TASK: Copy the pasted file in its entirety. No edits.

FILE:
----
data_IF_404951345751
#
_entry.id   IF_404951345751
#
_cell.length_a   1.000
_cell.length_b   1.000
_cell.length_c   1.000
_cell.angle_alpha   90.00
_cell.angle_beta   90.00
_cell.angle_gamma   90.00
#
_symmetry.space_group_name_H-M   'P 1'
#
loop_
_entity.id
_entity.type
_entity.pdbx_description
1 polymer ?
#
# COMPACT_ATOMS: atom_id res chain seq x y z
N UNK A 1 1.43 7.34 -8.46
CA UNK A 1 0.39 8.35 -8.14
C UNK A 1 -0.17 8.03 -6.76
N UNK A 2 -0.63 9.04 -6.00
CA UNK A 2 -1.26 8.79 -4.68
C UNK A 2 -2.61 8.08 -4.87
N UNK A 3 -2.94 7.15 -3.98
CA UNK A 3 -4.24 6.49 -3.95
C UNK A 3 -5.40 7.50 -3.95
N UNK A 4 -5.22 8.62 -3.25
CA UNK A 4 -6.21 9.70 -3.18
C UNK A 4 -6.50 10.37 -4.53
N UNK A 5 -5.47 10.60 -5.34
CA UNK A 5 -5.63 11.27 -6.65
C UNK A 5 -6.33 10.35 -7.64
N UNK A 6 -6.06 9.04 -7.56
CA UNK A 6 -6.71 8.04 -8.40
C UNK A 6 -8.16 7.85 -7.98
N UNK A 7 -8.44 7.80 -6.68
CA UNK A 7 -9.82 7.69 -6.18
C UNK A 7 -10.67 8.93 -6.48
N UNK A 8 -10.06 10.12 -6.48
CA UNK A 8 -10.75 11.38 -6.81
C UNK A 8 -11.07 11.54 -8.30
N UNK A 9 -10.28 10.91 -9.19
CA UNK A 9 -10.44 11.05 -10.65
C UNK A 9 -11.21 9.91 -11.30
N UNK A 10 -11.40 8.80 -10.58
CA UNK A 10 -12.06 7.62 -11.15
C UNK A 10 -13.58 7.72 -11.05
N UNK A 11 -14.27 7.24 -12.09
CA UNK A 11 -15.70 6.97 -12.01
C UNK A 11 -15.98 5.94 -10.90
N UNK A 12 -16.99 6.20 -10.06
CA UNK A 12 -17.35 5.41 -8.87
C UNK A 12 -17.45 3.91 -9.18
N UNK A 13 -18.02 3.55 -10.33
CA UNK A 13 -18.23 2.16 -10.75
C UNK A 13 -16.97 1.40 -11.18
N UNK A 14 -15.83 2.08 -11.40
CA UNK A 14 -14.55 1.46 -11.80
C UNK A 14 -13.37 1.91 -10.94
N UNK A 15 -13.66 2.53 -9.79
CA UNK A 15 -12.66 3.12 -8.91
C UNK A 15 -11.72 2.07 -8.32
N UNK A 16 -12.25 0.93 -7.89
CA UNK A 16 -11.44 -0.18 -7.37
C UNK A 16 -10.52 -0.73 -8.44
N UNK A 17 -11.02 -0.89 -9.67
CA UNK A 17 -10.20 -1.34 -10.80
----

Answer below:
data_IF_404951345751
#
_entry.id   IF_404951345751
#
_cell.length_a   1.000
_cell.length_b   1.000
_cell.length_c   1.000
_cell.angle_alpha   90.00
_cell.angle_beta   90.00
_cell.angle_gamma   90.00
#
_symmetry.space_group_name_H-M   'P 1'
#
loop_
_entity.id
_entity.type
_entity.pdbx_description
1 polymer ?
#
# COMPACT_ATOMS: atom_id res chain seq x y z
N UNK A 1 1.43 7.34 -8.46
CA UNK A 1 0.39 8.35 -8.14
C UNK A 1 -0.17 8.03 -6.76
N UNK A 2 -0.63 9.04 -6.00
CA UNK A 2 -1.26 8.79 -4.68
C UNK A 2 -2.61 8.08 -4.87
N UNK A 3 -2.94 7.15 -3.98
CA UNK A 3 -4.24 6.49 -3.95
C UNK A 3 -5.40 7.50 -3.95
N UNK A 4 -5.22 8.62 -3.25
CA UNK A 4 -6.21 9.70 -3.18
C UNK A 4 -6.50 10.37 -4.53
N UNK A 5 -5.47 10.60 -5.34
CA UNK A 5 -5.63 11.27 -6.65
C UNK A 5 -6.33 10.35 -7.64
N UNK A 6 -6.06 9.04 -7.56
CA UNK A 6 -6.71 8.04 -8.40
C UNK A 6 -8.16 7.85 -7.98
N UNK A 7 -8.44 7.80 -6.68
CA UNK A 7 -9.82 7.69 -6.18
C UNK A 7 -10.67 8.93 -6.48
N UNK A 8 -10.06 10.12 -6.48
CA UNK A 8 -10.75 11.38 -6.81
C UNK A 8 -11.07 11.54 -8.30
N UNK A 9 -10.28 10.91 -9.19
CA UNK A 9 -10.44 11.05 -10.65
C UNK A 9 -11.21 9.91 -11.30
N UNK A 10 -11.40 8.80 -10.58
CA UNK A 10 -12.06 7.62 -11.15
C UNK A 10 -13.58 7.72 -11.05
N UNK A 11 -14.27 7.24 -12.09
CA UNK A 11 -15.70 6.97 -12.01
C UNK A 11 -15.98 5.94 -10.90
N UNK A 12 -16.99 6.20 -10.06
CA UNK A 12 -17.35 5.41 -8.87
C UNK A 12 -17.45 3.91 -9.18
N UNK A 13 -18.02 3.55 -10.33
CA UNK A 13 -18.23 2.16 -10.75
C UNK A 13 -16.97 1.40 -11.18
N UNK A 14 -15.83 2.08 -11.40
CA UNK A 14 -14.55 1.46 -11.80
C UNK A 14 -13.37 1.91 -10.94
N UNK A 15 -13.66 2.53 -9.79
CA UNK A 15 -12.66 3.12 -8.91
C UNK A 15 -11.72 2.07 -8.32
N UNK A 16 -12.25 0.93 -7.89
CA UNK A 16 -11.44 -0.18 -7.37
C UNK A 16 -10.52 -0.73 -8.44
N UNK A 17 -11.02 -0.89 -9.67
CA UNK A 17 -10.20 -1.34 -10.80